Yesterday, a group of us met with Kelly at the University of Dundee to move the idea forward.   Apart from university and City Council representatives, other organisations were represented including Dundee Contemporary Arts and the Abertay Historical Society.     We are now aiming to form a steering committee and are keen to involve local people in deciding who should be honoured in Discovery Walk.
 
If any resident is interested in this really worthwhile project, please contact me at discoverywalk@frasermacpherson.org.uk.

‘Discovery Walk’ Proposal

I was recently contacted by local resident Kelly Marr who has made what is, in my view, an excellent proposal for Dundee Waterfront.
 
To quote Kelly:
 
“My suggestion for the development of Dundee’s Waterfront is a sequence of manhole covers that can be referred to as “Discovery Walk”, similar to the “Writers’ Walk” in Sydney’s Circular Quay.
 
The main difference with Discovery Walk is that rather than focusing on writers, it would be acknowledging famous Dundonians and Dundee’s contributions in the Arts, Sciences, Literature, Politics, and so forth. Obvious suggestions could be Brian Cox, Admiral Duncan, and Mary Slessor.
 
While I am by no means technically minded, my understanding is that it is also possible to have microchips in or near the manhole covers that allow for one to download an App, giving them more detailed information on the person as they walk over the manhole cover.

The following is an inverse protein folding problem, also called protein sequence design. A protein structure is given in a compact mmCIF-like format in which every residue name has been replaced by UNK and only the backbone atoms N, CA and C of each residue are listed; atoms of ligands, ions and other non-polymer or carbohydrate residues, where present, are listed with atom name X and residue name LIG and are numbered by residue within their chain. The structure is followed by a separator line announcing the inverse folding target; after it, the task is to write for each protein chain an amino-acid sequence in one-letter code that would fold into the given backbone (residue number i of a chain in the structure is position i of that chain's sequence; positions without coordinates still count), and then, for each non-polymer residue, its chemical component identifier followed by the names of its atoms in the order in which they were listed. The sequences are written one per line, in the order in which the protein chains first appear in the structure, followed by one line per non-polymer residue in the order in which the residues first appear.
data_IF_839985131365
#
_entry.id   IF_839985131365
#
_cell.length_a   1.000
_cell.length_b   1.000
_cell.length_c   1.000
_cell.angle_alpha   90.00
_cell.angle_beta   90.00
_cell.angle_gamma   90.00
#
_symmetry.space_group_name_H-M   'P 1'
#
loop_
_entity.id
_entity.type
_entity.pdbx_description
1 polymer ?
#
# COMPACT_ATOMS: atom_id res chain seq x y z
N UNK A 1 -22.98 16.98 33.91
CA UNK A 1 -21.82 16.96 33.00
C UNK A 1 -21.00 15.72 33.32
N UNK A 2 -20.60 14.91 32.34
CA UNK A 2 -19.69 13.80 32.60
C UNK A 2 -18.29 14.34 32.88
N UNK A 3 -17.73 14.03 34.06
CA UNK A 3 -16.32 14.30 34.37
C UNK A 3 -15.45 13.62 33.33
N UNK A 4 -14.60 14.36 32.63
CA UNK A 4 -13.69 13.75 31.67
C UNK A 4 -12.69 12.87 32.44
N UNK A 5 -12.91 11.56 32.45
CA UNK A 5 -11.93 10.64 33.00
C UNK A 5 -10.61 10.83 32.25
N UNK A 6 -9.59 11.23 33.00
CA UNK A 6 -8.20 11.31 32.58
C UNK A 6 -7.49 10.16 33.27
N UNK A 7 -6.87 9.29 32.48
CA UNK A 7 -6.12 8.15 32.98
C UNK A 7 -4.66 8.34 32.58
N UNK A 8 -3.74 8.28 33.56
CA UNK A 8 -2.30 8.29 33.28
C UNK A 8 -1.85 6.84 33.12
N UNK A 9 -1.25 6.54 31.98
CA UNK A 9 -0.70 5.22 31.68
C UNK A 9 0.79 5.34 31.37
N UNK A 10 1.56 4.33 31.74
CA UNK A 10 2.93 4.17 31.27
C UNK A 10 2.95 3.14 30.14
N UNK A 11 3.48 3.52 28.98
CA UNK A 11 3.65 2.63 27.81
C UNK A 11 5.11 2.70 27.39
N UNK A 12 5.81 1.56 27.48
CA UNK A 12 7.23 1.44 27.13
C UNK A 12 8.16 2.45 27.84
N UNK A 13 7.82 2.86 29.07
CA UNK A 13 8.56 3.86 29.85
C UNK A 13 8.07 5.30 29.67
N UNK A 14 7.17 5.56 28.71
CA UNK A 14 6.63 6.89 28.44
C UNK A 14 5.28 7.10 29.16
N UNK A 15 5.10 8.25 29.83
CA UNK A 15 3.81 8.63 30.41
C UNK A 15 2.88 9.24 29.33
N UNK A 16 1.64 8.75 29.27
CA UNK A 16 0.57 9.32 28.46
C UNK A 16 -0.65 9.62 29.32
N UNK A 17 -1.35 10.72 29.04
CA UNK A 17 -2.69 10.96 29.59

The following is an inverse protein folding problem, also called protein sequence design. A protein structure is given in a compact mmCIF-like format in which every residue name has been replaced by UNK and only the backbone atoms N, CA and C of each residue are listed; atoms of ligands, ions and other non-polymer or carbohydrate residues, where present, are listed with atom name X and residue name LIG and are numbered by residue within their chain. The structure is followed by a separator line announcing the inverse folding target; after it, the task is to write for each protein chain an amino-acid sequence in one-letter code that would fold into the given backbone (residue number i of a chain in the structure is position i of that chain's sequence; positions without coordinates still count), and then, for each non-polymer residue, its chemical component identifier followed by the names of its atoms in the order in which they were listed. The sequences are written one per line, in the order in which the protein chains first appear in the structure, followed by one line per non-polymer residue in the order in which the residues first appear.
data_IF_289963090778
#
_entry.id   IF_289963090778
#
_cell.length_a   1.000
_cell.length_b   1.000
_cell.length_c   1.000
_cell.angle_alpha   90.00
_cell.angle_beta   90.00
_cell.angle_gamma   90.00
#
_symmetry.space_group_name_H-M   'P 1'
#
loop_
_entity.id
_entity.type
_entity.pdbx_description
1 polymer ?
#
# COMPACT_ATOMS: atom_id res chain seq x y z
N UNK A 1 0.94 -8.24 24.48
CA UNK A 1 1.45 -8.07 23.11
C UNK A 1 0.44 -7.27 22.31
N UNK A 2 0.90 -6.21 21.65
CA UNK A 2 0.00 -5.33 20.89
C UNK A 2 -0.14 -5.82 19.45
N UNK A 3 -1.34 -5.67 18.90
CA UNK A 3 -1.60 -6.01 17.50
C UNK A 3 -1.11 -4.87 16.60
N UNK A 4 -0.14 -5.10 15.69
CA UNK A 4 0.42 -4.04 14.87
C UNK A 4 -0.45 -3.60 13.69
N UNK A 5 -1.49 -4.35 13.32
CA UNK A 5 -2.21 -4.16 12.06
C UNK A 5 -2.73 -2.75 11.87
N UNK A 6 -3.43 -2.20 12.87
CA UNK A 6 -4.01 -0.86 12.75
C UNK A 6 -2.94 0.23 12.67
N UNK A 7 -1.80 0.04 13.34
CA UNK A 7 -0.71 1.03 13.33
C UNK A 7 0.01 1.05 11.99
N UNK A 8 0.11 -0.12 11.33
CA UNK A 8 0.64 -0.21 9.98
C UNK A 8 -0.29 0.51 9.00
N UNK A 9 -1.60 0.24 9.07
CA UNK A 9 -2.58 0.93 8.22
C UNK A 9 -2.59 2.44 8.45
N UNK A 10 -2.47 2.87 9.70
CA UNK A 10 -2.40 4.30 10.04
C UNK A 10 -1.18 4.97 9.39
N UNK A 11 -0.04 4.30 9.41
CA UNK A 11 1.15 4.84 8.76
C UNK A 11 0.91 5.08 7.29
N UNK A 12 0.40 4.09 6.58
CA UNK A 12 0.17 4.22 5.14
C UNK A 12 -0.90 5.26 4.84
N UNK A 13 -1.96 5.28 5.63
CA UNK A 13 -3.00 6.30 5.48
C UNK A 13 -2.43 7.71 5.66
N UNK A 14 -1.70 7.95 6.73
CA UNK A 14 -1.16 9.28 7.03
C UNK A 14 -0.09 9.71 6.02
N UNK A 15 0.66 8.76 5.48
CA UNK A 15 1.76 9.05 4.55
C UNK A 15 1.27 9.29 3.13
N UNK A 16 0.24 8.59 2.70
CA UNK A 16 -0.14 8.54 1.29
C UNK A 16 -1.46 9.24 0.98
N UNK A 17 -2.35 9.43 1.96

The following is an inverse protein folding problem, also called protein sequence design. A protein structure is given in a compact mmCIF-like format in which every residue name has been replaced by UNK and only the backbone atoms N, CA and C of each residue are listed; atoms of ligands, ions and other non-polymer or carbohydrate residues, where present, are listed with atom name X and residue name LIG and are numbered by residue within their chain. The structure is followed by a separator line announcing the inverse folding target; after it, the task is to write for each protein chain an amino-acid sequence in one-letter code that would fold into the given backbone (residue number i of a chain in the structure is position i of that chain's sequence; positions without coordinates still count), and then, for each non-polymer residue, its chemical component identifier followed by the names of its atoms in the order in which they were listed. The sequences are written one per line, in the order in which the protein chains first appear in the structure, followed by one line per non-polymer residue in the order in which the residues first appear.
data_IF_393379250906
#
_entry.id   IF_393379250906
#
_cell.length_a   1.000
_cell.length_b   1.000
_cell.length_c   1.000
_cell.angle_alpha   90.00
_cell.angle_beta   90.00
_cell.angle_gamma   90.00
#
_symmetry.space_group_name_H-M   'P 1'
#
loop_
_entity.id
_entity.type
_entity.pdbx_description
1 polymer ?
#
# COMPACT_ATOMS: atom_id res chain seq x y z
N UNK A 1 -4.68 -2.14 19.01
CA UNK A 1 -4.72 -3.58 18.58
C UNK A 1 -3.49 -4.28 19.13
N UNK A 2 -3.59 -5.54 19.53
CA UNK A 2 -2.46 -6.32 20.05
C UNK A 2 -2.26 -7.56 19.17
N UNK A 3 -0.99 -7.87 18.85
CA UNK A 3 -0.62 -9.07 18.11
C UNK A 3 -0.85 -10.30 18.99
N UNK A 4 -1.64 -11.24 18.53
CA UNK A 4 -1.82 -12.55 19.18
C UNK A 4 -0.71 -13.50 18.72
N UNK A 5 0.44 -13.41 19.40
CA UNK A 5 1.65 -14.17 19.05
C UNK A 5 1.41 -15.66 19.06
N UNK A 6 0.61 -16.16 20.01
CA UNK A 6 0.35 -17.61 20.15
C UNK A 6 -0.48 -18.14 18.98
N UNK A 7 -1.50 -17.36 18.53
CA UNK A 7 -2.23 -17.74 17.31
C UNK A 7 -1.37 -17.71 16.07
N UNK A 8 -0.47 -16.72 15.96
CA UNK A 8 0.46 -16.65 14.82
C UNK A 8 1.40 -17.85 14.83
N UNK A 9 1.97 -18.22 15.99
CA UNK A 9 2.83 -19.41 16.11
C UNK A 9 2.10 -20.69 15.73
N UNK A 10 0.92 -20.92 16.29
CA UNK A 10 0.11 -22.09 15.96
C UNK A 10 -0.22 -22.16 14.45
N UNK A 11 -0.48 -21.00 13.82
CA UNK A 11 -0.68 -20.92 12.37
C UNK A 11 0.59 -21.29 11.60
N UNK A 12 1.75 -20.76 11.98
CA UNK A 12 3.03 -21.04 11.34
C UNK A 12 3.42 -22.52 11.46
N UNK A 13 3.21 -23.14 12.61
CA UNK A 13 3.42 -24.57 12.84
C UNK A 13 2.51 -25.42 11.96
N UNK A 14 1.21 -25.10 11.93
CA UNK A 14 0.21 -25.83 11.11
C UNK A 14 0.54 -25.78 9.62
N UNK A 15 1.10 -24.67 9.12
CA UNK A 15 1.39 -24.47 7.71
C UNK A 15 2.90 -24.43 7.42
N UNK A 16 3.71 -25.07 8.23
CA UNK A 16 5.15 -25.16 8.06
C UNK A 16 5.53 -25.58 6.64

From a planning point of view, it is simply a case of having a lengthy series of standard manhole covers that one by one will be replaced with personalised dedications, which means that it does not require that costly process of digging up pavements when an addition is made.
 
As an Australian who has lived in Dundee for 17 years, I often find the Dundee sometimes fails to publicly acknowledge the vast contributions that the city has made, and feel that Discovery Walk would go a long way to remedying this.”
 
Having visited Sydney’s ‘Writers’ Walk”, I am very impressed with this idea for our city along the lines Kelly suggests – a photo of a plaque from Sydney is pictured (above right).   Kelly and I have met with the City Council’s Public Art Officer, who is supportive of the idea.
 
Kelly has now arranged a meeting at the University of Dundee with a number of stakeholders.   This will take place next month and if any resident is interested in attending, or has any views about this proposal, please contact me at discoverywalk@frasermacpherson.org.uk.